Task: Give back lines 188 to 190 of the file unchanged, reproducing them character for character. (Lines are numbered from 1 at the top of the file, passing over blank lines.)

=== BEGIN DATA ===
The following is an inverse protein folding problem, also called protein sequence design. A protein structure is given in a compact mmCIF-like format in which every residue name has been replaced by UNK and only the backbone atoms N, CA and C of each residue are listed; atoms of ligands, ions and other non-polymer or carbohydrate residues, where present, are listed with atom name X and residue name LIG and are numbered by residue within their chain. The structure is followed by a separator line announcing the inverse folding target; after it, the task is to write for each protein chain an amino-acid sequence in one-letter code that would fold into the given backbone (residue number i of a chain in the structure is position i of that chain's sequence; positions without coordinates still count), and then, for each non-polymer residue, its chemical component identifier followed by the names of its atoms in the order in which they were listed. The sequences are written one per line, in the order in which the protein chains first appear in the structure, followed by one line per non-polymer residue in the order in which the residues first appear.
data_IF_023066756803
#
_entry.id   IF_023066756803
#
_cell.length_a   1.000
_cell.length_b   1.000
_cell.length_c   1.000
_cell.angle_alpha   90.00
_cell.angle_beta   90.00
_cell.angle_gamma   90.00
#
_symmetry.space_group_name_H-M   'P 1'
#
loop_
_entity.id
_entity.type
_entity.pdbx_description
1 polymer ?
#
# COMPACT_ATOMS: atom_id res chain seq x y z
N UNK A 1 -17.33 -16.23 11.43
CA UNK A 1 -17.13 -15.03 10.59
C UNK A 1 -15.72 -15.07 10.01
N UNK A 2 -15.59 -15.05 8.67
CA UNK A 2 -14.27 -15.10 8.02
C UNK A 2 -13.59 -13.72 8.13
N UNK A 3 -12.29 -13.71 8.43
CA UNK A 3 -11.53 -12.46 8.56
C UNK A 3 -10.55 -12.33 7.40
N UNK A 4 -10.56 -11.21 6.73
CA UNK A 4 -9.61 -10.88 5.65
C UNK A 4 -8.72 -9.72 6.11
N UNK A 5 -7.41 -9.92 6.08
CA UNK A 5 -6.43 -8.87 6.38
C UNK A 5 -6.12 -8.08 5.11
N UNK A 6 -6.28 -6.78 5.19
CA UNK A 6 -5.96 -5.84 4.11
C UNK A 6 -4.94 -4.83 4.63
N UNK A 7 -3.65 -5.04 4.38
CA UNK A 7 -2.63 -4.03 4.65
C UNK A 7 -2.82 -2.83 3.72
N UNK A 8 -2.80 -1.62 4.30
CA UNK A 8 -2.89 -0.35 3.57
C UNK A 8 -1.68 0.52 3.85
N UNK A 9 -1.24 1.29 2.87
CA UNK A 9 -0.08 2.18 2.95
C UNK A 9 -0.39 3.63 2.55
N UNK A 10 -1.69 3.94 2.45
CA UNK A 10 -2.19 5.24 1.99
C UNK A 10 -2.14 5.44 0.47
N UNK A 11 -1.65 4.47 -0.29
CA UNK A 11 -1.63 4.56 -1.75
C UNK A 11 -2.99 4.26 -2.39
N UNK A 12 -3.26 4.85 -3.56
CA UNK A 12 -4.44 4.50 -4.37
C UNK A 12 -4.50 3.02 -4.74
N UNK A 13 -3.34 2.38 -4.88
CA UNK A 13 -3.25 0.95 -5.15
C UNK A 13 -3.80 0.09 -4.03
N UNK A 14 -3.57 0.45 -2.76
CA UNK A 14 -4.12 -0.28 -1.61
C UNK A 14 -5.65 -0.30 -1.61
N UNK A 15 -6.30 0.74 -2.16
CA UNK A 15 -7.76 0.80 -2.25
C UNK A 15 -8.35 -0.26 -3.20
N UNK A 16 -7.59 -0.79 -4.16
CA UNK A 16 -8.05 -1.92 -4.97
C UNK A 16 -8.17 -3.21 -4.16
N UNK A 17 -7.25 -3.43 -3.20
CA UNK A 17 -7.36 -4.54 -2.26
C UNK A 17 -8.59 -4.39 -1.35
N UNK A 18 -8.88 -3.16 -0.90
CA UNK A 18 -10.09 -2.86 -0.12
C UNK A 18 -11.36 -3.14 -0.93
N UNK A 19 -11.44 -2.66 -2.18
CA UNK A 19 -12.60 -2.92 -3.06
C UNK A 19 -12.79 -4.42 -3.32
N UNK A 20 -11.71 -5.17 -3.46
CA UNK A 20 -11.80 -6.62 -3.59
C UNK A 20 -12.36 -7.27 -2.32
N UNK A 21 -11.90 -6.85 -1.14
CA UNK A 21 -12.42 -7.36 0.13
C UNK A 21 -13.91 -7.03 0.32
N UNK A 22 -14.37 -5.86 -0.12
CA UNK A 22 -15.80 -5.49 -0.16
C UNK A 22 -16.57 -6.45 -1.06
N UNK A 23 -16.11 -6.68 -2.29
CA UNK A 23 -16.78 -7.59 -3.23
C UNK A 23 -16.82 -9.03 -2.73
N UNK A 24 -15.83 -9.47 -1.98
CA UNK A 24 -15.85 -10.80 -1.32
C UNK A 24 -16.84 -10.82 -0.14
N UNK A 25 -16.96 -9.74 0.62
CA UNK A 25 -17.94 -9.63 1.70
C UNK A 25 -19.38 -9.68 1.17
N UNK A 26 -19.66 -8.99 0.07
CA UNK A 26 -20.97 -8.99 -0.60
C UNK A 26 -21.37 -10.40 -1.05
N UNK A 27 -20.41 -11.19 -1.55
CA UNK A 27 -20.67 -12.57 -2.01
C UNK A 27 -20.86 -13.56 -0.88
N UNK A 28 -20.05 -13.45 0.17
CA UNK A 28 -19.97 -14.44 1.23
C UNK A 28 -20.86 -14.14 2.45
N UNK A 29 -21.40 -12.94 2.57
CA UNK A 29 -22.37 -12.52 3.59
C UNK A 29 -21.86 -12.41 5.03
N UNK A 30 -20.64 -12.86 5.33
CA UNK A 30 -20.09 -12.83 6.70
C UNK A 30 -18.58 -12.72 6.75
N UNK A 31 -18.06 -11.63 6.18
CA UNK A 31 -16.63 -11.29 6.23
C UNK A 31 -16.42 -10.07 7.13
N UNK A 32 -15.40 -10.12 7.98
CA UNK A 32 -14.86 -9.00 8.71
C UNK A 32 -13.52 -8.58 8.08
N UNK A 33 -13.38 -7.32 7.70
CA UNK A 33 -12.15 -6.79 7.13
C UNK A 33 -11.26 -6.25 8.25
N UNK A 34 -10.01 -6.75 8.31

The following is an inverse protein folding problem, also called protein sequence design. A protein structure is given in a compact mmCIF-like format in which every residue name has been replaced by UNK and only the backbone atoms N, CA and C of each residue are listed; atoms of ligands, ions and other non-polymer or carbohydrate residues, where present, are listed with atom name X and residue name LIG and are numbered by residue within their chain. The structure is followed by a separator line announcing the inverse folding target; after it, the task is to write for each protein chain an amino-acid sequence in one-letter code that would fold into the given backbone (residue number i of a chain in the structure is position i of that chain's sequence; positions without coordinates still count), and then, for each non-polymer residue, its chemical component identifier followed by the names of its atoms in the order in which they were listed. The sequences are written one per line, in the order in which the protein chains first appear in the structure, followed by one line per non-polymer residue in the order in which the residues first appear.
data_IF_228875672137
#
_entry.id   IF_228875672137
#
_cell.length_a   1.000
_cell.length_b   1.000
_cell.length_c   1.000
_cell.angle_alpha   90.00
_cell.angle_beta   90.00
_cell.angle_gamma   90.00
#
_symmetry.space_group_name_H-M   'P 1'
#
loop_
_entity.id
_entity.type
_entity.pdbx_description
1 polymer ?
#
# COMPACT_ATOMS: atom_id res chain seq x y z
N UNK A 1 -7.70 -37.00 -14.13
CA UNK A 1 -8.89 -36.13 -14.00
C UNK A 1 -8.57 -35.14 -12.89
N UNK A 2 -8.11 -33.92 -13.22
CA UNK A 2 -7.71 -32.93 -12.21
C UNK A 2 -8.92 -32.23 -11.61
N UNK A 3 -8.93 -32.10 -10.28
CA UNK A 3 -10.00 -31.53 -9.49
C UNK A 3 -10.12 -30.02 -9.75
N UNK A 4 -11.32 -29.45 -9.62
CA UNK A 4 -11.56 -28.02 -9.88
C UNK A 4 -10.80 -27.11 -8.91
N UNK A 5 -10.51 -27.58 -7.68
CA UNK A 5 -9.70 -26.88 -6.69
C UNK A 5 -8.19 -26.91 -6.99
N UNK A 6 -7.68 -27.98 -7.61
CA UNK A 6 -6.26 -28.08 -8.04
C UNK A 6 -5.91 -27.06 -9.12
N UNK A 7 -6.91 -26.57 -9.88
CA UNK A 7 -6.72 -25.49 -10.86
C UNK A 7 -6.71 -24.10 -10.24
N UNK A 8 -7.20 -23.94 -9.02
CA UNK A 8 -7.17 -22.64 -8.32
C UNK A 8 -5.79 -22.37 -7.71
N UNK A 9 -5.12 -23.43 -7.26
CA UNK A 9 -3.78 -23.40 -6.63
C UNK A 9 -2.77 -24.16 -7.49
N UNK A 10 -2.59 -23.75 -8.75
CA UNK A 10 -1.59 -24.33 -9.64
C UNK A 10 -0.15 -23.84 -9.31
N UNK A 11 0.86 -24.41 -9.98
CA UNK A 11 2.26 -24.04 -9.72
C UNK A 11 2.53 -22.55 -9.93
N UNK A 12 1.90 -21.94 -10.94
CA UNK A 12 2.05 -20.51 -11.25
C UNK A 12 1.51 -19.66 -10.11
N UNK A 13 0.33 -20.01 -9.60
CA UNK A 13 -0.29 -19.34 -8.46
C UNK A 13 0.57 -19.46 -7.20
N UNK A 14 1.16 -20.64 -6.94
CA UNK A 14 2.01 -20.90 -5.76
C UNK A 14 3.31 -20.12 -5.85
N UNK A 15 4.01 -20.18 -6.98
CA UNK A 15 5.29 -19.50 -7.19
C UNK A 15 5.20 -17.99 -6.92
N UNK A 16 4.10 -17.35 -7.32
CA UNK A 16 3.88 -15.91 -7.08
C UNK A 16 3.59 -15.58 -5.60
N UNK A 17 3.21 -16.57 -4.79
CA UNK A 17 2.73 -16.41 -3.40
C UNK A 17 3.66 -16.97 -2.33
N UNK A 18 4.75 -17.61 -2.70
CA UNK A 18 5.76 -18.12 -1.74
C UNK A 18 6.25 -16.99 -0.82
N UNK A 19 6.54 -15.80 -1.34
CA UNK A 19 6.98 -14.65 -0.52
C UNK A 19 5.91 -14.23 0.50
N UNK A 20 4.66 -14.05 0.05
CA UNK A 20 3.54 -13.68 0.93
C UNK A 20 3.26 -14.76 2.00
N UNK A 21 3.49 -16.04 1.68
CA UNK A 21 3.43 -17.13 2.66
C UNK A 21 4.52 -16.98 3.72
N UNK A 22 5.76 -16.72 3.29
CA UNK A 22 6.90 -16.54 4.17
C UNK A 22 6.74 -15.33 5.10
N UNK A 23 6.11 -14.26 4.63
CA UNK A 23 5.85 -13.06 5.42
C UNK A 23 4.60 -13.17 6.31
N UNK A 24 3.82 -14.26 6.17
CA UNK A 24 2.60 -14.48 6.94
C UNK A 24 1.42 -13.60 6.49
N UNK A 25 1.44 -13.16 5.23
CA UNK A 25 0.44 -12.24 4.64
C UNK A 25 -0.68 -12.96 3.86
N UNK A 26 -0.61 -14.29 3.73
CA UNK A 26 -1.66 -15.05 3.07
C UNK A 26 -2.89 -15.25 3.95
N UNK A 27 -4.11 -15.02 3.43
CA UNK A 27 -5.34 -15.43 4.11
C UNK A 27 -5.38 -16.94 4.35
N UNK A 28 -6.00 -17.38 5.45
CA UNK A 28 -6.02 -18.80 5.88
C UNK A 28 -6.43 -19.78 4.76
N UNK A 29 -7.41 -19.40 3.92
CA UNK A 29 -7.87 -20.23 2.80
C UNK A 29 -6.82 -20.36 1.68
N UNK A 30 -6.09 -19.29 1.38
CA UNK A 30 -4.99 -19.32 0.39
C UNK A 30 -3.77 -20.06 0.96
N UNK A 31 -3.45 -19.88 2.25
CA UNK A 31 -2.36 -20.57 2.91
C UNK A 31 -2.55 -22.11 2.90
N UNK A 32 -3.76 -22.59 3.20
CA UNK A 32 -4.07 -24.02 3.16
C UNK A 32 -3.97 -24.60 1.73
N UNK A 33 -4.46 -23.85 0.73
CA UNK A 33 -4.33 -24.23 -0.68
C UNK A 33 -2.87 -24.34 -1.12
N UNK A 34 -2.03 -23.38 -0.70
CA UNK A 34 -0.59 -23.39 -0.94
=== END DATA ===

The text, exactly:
N UNK A 16 4.10 -17.35 -7.32
CA UNK A 16 3.88 -15.91 -7.08
C UNK A 16 3.59 -15.58 -5.60